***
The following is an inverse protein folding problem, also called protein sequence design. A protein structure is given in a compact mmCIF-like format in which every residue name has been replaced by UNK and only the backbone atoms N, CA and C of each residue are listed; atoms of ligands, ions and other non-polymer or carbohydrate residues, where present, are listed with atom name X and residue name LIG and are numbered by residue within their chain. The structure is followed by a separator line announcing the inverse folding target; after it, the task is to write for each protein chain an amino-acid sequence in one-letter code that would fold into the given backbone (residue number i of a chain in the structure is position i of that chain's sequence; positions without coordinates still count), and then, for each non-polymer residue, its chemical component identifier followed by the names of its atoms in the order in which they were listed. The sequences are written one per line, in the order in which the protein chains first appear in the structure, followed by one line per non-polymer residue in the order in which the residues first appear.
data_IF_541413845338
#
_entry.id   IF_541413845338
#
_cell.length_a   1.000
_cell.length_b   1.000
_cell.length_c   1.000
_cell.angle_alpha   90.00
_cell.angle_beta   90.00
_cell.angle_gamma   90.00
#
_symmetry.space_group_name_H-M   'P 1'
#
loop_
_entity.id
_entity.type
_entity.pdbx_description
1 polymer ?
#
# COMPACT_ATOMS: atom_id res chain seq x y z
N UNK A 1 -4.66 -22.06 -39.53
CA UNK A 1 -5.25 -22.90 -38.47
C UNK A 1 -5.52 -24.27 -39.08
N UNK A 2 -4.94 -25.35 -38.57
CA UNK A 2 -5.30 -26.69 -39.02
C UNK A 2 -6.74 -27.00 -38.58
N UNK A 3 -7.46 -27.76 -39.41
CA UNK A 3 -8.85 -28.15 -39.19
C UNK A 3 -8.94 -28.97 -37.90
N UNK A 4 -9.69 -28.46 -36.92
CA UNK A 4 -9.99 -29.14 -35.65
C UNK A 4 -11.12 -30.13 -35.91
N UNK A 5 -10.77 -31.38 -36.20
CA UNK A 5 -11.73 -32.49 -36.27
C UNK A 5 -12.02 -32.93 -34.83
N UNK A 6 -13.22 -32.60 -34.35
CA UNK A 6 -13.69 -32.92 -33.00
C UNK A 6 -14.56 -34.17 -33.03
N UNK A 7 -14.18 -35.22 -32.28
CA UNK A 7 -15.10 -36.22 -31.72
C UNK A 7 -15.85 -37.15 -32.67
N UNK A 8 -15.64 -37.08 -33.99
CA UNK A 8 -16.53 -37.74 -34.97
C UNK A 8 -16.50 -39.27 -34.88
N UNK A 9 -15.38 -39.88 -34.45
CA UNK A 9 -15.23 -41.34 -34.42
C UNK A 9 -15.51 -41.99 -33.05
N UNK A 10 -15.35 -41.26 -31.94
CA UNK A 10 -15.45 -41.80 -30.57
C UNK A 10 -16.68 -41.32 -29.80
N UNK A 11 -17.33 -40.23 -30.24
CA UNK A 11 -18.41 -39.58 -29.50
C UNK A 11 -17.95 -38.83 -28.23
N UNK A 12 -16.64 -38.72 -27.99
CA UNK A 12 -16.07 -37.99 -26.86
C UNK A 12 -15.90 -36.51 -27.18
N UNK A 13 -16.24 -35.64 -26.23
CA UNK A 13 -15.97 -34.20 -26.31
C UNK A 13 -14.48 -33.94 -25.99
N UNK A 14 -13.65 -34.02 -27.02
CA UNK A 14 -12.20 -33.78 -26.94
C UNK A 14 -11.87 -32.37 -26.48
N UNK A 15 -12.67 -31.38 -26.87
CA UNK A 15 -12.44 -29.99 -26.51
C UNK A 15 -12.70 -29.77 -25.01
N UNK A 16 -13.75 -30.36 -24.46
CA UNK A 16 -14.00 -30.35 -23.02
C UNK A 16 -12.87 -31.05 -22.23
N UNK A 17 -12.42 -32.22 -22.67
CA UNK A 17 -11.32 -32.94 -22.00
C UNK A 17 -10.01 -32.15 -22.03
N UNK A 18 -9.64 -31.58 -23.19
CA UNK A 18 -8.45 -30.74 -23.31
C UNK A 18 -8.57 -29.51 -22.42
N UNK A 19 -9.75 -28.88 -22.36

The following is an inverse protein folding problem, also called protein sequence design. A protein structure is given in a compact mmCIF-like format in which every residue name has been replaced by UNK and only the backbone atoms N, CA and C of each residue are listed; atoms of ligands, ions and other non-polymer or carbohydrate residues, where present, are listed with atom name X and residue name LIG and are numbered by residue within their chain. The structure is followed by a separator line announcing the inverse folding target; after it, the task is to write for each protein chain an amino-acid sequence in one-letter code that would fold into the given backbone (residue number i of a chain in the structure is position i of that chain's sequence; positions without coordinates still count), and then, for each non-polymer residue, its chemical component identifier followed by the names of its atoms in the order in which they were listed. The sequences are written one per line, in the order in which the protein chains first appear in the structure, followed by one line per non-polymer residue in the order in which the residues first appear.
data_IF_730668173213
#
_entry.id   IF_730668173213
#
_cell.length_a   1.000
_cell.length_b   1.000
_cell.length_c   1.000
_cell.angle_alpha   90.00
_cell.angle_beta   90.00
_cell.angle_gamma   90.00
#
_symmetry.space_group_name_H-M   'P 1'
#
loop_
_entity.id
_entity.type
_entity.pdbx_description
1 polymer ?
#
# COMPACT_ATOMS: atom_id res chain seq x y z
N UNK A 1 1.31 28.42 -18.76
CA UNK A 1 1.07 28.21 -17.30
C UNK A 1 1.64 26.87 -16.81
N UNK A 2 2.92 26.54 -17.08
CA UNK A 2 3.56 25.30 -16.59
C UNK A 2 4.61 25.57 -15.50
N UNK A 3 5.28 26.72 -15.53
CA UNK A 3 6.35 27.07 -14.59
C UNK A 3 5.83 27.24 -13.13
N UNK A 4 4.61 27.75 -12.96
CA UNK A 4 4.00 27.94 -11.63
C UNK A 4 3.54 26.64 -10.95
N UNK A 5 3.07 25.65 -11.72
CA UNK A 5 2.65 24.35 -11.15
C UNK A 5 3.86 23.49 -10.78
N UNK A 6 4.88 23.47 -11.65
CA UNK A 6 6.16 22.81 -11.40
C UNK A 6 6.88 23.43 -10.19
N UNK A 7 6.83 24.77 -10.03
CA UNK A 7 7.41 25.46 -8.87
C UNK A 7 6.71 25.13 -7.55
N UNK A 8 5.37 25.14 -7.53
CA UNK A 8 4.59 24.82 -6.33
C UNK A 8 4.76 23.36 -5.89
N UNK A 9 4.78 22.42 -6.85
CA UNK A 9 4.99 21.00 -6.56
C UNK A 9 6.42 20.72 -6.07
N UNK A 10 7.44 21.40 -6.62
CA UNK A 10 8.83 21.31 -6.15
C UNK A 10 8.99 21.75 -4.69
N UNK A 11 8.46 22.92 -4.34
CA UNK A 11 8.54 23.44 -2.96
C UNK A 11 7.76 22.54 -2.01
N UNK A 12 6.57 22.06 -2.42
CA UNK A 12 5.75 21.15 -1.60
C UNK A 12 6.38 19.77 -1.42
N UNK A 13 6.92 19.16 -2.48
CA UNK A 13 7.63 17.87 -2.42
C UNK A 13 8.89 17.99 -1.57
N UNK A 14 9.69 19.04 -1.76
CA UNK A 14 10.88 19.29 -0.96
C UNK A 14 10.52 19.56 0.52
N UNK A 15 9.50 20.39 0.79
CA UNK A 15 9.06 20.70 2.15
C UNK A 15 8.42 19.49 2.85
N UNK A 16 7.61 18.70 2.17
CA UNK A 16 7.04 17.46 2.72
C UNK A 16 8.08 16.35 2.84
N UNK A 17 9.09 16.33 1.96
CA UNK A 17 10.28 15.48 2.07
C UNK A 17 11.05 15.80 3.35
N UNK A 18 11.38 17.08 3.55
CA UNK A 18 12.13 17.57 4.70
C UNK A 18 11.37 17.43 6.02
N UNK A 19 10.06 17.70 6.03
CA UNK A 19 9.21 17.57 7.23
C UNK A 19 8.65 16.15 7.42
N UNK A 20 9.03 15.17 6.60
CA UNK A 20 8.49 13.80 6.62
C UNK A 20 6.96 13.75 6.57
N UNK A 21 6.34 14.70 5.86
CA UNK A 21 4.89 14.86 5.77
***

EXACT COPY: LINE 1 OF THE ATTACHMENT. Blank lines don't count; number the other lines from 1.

The following is an inverse protein folding problem, also called protein sequence design. A protein structure is given in a compact mmCIF-like format in which every residue name has been replaced by UNK and only the backbone atoms N, CA and C of each residue are listed; atoms of ligands, ions and other non-polymer or carbohydrate residues, where present, are listed with atom name X and residue name LIG and are numbered by residue within their chain. The structure is followed by a separator line announcing the inverse folding target; after it, the task is to write for each protein chain an amino-acid sequence in one-letter code that would fold into the given backbone (residue number i of a chain in the structure is position i of that chain's sequence; positions without coordinates still count), and then, for each non-polymer residue, its chemical component identifier followed by the names of its atoms in the order in which they were listed. The sequences are written one per line, in the order in which the protein chains first appear in the structure, followed by one line per non-polymer residue in the order in which the residues first appear.